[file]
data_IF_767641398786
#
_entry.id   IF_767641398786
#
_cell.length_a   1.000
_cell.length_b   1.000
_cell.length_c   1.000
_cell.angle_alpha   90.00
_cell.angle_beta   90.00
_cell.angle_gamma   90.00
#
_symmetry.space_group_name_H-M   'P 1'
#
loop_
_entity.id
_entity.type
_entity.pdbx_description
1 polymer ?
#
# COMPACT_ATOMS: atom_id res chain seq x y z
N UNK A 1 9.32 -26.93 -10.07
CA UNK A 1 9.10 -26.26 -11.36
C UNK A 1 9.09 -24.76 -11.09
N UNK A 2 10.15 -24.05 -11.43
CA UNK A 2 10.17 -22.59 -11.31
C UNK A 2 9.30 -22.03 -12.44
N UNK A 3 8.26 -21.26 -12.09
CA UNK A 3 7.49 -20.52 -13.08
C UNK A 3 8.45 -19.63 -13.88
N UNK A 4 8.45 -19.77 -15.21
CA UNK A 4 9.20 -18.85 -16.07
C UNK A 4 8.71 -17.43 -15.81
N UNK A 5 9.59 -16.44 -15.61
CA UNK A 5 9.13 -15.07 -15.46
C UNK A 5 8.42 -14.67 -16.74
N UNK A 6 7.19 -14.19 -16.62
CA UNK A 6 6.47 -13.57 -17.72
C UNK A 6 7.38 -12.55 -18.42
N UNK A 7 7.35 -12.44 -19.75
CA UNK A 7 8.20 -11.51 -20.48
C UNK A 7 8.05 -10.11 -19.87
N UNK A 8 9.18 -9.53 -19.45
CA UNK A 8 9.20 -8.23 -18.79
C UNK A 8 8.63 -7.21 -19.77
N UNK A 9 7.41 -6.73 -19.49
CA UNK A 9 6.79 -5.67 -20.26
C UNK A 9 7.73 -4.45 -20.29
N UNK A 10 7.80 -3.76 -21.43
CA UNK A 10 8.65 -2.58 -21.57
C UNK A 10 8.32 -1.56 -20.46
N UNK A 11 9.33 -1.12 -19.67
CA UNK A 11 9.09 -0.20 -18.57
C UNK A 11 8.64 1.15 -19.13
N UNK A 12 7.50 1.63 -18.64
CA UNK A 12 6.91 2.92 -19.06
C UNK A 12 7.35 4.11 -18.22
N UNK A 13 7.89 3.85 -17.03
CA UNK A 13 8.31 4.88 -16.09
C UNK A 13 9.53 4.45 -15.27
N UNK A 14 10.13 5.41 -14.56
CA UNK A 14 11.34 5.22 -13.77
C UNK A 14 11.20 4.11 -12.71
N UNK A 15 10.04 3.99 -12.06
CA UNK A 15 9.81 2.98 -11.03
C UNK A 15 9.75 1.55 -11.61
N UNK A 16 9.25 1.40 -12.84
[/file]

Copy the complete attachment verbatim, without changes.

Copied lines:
data_IF_767641398786
#
_entry.id   IF_767641398786
#
_cell.length_a   1.000
_cell.length_b   1.000
_cell.length_c   1.000
_cell.angle_alpha   90.00
_cell.angle_beta   90.00
_cell.angle_gamma   90.00
#
_symmetry.space_group_name_H-M   'P 1'
#
loop_
_entity.id
_entity.type
_entity.pdbx_description
1 polymer ?
#
# COMPACT_ATOMS: atom_id res chain seq x y z
N UNK A 1 9.32 -26.93 -10.07
CA UNK A 1 9.10 -26.26 -11.36
C UNK A 1 9.09 -24.76 -11.09
N UNK A 2 10.15 -24.05 -11.43
CA UNK A 2 10.17 -22.59 -11.31
C UNK A 2 9.30 -22.03 -12.44
N UNK A 3 8.26 -21.26 -12.09
CA UNK A 3 7.49 -20.52 -13.08
C UNK A 3 8.45 -19.63 -13.88
N UNK A 4 8.45 -19.77 -15.21
CA UNK A 4 9.20 -18.85 -16.07
C UNK A 4 8.71 -17.43 -15.81
N UNK A 5 9.59 -16.44 -15.61
CA UNK A 5 9.13 -15.07 -15.46
C UNK A 5 8.42 -14.67 -16.74
N UNK A 6 7.19 -14.19 -16.62
CA UNK A 6 6.47 -13.57 -17.72
C UNK A 6 7.38 -12.55 -18.42
N UNK A 7 7.35 -12.44 -19.75
CA UNK A 7 8.20 -11.51 -20.48
C UNK A 7 8.05 -10.11 -19.87
N UNK A 8 9.18 -9.53 -19.45
CA UNK A 8 9.20 -8.23 -18.79
C UNK A 8 8.63 -7.21 -19.77
N UNK A 9 7.41 -6.73 -19.49
CA UNK A 9 6.79 -5.67 -20.26
C UNK A 9 7.73 -4.45 -20.29
N UNK A 10 7.80 -3.76 -21.43
CA UNK A 10 8.65 -2.58 -21.57
C UNK A 10 8.32 -1.56 -20.46
N UNK A 11 9.33 -1.12 -19.67
CA UNK A 11 9.09 -0.20 -18.57
C UNK A 11 8.64 1.15 -19.13
N UNK A 12 7.50 1.63 -18.64
CA UNK A 12 6.91 2.92 -19.06
C UNK A 12 7.35 4.11 -18.22
N UNK A 13 7.89 3.85 -17.03
CA UNK A 13 8.31 4.88 -16.09
C UNK A 13 9.53 4.45 -15.27
N UNK A 14 10.13 5.41 -14.56
CA UNK A 14 11.34 5.22 -13.77
C UNK A 14 11.20 4.11 -12.71
N UNK A 15 10.04 3.99 -12.06
CA UNK A 15 9.81 2.98 -11.03
C UNK A 15 9.75 1.55 -11.61
N UNK A 16 9.25 1.40 -12.84